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Unusual Antique Opal Mourning Ring

Unusual Antique Opal Mourning Ring

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A stunning and unusual memorial ring from the late 19th century, in a style that wouldn't typically be associated with loss if not for the sentimental inscription inside. While mourning jewelry goes back to at least the middle ages, it was further popularized (like so many things) by Queen Victoria, who, upon Prince Albert's death in 1861, committed to a deep and public grief for the forty years she outlived him. Victorian motifs in mourning included materials such as hair (woven or painted in sepia), enamel (often black or white), and seed pearls (to represent tears), and symbolism including willows, crosses, ouroboros, and urns. Though none of these are present here, with the ring instead featuring a trio of lively, otherworldly opals interspersed with old, hand-cut diamonds - inside the band is an engraved inscription that reads for a set of initials (though worn, they look to us like M.H.C.), and the phrase "died 4th June, 1890." Whomever this lost loved one was, we like to imagine a bright soul whose essence could only be commemorated with a piece that seems to celebrate life more than lamenting its loss.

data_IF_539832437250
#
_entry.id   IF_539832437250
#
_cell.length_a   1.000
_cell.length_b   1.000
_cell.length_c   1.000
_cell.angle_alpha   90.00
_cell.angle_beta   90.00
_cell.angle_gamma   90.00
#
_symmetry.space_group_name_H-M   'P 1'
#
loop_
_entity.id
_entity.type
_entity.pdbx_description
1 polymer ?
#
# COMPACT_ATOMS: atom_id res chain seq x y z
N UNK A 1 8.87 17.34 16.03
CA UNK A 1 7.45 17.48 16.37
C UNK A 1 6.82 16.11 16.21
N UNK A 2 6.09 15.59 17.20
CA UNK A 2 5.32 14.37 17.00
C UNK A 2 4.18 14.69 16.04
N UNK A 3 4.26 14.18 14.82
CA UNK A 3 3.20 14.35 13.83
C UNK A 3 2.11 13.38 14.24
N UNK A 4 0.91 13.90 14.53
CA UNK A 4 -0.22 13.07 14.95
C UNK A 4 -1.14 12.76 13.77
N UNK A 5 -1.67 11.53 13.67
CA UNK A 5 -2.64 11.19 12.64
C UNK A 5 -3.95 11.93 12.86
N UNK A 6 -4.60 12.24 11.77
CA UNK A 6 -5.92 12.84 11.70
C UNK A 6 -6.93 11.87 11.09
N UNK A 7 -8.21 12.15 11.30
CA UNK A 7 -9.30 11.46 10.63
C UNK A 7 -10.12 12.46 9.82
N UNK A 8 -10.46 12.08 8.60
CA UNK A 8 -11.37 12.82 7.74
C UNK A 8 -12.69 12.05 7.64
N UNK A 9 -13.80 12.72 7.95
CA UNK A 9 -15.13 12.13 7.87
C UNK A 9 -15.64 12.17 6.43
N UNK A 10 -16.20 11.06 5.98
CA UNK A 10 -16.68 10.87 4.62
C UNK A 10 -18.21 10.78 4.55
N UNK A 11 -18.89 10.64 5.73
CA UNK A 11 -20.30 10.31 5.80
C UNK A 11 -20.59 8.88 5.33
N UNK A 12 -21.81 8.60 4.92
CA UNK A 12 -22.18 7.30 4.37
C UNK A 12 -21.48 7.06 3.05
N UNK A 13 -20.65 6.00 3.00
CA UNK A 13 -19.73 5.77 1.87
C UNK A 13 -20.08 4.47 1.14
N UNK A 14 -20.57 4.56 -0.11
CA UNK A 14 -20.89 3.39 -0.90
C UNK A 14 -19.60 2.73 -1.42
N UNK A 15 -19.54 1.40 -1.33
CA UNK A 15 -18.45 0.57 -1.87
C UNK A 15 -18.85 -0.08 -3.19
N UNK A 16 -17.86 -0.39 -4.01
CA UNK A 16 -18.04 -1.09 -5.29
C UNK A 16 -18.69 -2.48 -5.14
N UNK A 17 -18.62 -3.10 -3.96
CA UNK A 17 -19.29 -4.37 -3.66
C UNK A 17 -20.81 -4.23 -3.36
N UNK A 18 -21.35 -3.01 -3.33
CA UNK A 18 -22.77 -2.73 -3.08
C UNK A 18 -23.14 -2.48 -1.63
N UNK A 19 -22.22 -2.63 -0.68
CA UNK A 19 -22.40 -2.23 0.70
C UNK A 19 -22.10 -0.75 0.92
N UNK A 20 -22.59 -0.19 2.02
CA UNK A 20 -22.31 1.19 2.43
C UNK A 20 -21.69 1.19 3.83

Very good antique condition with wear in line with age and use.

• 18k yellow gold, hallmarks worn to illegible, but tested
• Size 6, and do not recommend resizing
• Three round opal cabochons, four old cut diamonds
• Face of ring measures 6mm wide, 16.3mm across, with a rise of 2.8mm; back of band measures 1.8mm wide and 0.6mm thick
• 3.0g
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  • Solid gold is among the best materials for everyday wear.

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